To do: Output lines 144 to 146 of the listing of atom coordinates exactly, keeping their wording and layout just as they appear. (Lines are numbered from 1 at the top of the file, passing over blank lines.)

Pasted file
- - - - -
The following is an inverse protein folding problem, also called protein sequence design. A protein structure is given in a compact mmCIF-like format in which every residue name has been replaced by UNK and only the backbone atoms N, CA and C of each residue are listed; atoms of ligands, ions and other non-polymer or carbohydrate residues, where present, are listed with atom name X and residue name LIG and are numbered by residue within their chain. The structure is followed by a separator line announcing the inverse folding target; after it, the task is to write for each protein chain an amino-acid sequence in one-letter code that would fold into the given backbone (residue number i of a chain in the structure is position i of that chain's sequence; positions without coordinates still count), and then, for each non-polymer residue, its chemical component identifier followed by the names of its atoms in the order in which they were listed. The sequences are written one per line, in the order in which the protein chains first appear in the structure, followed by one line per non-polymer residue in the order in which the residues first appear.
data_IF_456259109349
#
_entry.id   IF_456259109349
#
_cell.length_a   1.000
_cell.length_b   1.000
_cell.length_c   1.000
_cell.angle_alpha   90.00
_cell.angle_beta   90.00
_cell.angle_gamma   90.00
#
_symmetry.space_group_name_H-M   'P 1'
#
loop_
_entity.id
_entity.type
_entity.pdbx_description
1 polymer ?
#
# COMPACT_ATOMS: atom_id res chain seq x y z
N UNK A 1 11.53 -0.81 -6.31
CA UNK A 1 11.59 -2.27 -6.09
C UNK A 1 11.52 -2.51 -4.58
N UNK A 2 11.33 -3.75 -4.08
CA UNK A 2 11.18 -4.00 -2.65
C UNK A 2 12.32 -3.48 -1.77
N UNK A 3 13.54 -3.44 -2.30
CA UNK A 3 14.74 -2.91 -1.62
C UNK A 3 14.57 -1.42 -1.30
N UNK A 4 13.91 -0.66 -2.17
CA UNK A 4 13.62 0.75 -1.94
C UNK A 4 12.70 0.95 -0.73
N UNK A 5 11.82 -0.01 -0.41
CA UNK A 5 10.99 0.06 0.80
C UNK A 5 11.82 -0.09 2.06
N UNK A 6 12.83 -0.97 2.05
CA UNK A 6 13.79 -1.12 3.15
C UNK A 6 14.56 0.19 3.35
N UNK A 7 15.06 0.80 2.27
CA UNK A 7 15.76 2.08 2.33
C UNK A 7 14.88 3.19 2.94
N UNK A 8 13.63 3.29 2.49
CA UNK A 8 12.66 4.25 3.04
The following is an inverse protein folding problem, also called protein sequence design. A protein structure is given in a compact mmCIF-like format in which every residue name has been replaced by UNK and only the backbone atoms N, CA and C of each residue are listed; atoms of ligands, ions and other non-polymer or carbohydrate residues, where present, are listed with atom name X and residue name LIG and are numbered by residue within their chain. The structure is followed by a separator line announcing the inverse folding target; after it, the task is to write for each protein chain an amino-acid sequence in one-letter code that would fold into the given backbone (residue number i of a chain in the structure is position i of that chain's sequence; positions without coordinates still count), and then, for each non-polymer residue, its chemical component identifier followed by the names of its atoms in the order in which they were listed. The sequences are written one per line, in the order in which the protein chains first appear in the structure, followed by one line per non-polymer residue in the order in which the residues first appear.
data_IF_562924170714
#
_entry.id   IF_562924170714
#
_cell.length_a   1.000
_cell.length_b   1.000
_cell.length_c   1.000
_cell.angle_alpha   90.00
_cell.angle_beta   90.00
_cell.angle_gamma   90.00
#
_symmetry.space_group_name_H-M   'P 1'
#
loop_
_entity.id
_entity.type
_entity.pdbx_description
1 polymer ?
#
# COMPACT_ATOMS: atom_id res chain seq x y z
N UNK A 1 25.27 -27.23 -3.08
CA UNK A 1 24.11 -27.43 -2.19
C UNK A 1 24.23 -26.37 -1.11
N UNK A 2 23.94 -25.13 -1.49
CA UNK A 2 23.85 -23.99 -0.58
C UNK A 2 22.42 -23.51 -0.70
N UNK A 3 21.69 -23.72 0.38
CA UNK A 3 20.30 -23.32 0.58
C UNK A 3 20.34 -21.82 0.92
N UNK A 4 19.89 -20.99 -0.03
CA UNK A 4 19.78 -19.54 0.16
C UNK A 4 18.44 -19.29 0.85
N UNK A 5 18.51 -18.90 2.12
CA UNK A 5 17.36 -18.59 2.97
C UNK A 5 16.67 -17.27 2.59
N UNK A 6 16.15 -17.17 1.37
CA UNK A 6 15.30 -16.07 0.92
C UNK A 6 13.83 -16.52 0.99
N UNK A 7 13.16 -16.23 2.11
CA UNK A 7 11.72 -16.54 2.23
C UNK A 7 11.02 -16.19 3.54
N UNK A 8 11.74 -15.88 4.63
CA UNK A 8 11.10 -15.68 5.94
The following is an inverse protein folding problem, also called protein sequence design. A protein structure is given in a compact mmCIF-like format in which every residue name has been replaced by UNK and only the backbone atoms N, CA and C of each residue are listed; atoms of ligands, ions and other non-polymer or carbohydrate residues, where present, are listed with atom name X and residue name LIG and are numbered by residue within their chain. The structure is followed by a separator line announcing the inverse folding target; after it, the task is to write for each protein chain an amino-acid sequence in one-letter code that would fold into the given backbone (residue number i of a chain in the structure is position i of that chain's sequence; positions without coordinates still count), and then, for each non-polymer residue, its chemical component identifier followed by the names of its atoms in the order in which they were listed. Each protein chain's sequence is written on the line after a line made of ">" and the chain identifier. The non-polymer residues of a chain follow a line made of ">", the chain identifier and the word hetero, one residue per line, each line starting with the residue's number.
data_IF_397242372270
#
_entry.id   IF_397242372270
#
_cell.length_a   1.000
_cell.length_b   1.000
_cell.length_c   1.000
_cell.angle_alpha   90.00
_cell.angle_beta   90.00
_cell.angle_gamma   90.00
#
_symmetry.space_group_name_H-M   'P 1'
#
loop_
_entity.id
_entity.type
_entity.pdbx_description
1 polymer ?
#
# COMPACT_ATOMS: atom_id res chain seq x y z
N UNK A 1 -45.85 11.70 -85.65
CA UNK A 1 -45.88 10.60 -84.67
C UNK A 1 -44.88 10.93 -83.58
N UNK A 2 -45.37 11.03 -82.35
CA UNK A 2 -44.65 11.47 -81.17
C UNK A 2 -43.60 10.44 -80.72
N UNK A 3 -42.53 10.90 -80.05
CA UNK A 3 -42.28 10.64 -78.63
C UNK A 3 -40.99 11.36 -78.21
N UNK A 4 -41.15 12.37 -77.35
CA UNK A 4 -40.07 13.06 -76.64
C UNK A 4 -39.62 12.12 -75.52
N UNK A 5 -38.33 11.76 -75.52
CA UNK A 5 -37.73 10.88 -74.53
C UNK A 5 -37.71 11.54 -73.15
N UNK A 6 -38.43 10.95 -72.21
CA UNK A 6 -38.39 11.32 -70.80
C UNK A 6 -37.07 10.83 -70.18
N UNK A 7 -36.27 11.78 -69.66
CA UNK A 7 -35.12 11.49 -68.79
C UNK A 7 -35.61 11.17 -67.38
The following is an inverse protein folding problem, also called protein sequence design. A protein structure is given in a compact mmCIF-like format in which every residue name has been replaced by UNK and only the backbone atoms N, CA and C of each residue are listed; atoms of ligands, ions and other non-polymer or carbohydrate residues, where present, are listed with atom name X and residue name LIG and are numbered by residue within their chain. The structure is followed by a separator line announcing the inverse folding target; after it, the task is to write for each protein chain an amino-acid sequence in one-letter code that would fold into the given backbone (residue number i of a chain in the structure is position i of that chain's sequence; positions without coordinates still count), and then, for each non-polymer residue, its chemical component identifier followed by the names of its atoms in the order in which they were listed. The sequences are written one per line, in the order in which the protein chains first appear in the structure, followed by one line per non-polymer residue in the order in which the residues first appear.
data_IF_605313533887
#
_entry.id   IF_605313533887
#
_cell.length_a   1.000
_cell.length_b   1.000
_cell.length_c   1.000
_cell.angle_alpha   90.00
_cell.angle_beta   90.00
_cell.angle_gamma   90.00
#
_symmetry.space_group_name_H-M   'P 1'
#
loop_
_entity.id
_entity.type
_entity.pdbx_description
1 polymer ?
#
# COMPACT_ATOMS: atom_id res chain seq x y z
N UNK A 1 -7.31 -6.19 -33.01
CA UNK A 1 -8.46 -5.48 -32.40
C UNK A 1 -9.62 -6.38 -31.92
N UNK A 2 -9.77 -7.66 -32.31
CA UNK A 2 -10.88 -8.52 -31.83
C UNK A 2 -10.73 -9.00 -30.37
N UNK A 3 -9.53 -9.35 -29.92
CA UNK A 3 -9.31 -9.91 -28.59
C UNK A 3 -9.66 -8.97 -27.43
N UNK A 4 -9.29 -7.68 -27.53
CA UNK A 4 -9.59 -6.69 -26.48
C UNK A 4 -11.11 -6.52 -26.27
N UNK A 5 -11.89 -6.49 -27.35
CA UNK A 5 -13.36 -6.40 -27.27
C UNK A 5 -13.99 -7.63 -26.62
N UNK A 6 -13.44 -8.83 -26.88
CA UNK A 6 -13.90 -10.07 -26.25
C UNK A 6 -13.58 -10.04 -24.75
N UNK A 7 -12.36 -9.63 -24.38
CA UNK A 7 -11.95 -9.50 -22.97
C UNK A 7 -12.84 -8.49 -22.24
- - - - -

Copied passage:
#
loop_
_entity.id